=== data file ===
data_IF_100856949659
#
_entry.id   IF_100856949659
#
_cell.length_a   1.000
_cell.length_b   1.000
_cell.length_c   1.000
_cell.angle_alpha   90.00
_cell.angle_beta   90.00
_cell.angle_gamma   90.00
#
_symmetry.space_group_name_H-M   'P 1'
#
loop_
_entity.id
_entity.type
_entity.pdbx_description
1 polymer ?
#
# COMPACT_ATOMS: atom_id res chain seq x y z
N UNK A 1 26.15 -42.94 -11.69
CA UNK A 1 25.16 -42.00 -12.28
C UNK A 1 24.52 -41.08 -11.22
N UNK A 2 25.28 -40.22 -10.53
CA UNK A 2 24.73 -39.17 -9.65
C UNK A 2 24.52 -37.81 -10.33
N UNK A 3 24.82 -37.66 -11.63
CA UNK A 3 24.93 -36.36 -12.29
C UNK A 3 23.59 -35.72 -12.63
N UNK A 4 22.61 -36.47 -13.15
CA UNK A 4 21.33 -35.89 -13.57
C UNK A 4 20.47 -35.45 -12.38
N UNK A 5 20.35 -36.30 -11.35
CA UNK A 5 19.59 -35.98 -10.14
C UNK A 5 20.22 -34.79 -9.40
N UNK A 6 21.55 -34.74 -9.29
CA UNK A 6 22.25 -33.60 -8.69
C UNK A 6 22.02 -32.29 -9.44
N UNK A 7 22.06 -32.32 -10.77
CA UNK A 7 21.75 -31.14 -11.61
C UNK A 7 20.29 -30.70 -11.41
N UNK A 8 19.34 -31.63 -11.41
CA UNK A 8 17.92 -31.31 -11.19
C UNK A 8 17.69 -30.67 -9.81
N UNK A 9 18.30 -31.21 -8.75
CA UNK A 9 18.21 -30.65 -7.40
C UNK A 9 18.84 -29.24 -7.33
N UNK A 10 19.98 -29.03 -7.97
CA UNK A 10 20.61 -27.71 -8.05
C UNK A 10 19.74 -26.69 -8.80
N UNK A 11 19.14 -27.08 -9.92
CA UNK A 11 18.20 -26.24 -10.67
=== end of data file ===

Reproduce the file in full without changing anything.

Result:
data_IF_100856949659
#
_entry.id   IF_100856949659
#
_cell.length_a   1.000
_cell.length_b   1.000
_cell.length_c   1.000
_cell.angle_alpha   90.00
_cell.angle_beta   90.00
_cell.angle_gamma   90.00
#
_symmetry.space_group_name_H-M   'P 1'
#
loop_
_entity.id
_entity.type
_entity.pdbx_description
1 polymer ?
#
# COMPACT_ATOMS: atom_id res chain seq x y z
N UNK A 1 26.15 -42.94 -11.69
CA UNK A 1 25.16 -42.00 -12.28
C UNK A 1 24.52 -41.08 -11.22
N UNK A 2 25.28 -40.22 -10.53
CA UNK A 2 24.73 -39.17 -9.65
C UNK A 2 24.52 -37.81 -10.33
N UNK A 3 24.82 -37.66 -11.63
CA UNK A 3 24.93 -36.36 -12.29
C UNK A 3 23.59 -35.72 -12.63
N UNK A 4 22.61 -36.47 -13.15
CA UNK A 4 21.33 -35.89 -13.57
C UNK A 4 20.47 -35.45 -12.38
N UNK A 5 20.35 -36.30 -11.35
CA UNK A 5 19.59 -35.98 -10.14
C UNK A 5 20.22 -34.79 -9.40
N UNK A 6 21.55 -34.74 -9.29
CA UNK A 6 22.25 -33.60 -8.69
C UNK A 6 22.02 -32.29 -9.44
N UNK A 7 22.06 -32.32 -10.77
CA UNK A 7 21.75 -31.14 -11.61
C UNK A 7 20.29 -30.70 -11.41
N UNK A 8 19.34 -31.63 -11.41
CA UNK A 8 17.92 -31.31 -11.19
C UNK A 8 17.69 -30.67 -9.81
N UNK A 9 18.30 -31.21 -8.75
CA UNK A 9 18.21 -30.65 -7.40
C UNK A 9 18.84 -29.24 -7.33
N UNK A 10 19.98 -29.03 -7.97
CA UNK A 10 20.61 -27.71 -8.05
C UNK A 10 19.74 -26.69 -8.80
N UNK A 11 19.14 -27.08 -9.92
CA UNK A 11 18.20 -26.24 -10.67